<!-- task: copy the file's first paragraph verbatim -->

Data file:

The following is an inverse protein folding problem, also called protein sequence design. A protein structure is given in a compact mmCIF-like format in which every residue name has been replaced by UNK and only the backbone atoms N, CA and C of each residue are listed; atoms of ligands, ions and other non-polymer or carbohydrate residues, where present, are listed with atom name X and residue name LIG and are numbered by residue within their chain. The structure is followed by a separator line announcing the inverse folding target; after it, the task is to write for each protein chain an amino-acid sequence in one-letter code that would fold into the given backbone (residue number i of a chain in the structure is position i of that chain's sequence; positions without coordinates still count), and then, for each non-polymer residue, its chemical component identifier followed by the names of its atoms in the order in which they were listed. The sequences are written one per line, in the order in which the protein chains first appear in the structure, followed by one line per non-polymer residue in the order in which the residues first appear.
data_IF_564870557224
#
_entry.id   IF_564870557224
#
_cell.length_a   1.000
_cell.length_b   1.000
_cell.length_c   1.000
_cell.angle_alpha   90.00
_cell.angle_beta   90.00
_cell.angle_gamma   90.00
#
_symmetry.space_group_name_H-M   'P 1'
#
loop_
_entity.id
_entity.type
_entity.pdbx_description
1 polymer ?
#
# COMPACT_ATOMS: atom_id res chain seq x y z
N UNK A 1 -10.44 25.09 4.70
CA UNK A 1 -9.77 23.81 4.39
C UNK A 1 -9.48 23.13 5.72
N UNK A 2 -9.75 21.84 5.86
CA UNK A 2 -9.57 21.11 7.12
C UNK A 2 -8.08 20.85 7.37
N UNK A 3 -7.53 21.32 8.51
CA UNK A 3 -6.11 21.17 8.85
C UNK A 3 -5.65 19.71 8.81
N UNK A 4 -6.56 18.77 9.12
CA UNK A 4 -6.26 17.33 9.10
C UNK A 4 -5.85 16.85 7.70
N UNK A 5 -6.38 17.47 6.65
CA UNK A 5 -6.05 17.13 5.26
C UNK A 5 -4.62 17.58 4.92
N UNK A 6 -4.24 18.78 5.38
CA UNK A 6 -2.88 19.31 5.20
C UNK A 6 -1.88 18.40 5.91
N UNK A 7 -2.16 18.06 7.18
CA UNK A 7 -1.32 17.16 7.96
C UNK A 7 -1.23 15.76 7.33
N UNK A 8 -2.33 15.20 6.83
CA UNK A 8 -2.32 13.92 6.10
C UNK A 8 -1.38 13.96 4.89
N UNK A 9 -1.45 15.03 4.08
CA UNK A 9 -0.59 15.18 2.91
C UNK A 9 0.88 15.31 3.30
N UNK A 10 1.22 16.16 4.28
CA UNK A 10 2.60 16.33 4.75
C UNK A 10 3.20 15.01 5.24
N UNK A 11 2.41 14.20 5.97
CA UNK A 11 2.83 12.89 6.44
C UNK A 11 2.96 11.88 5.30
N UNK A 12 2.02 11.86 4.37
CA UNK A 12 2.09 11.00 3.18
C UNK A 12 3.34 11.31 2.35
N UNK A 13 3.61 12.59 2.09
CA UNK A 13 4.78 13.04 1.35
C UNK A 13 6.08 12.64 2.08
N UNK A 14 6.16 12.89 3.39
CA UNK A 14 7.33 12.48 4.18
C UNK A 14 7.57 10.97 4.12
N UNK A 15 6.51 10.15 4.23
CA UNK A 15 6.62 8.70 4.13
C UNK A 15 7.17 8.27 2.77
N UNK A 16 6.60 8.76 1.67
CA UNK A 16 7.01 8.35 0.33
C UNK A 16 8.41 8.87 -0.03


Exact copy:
The following is an inverse protein folding problem, also called protein sequence design. A protein structure is given in a compact mmCIF-like format in which every residue name has been replaced by UNK and only the backbone atoms N, CA and C of each residue are listed; atoms of ligands, ions and other non-polymer or carbohydrate residues, where present, are listed with atom name X and residue name LIG and are numbered by residue within their chain. The structure is followed by a separator line announcing the inverse folding target; after it, the task is to write for each protein chain an amino-acid sequence in one-letter code that would fold into the given backbone (residue number i of a chain in the structure is position i of that chain's sequence; positions without coordinates still count), and then, for each non-polymer residue, its chemical component identifier followed by the names of its atoms in the order in which they were listed. The sequences are written one per line, in the order in which the protein chains first appear in the structure, followed by one line per non-polymer residue in the order in which the residues first appear.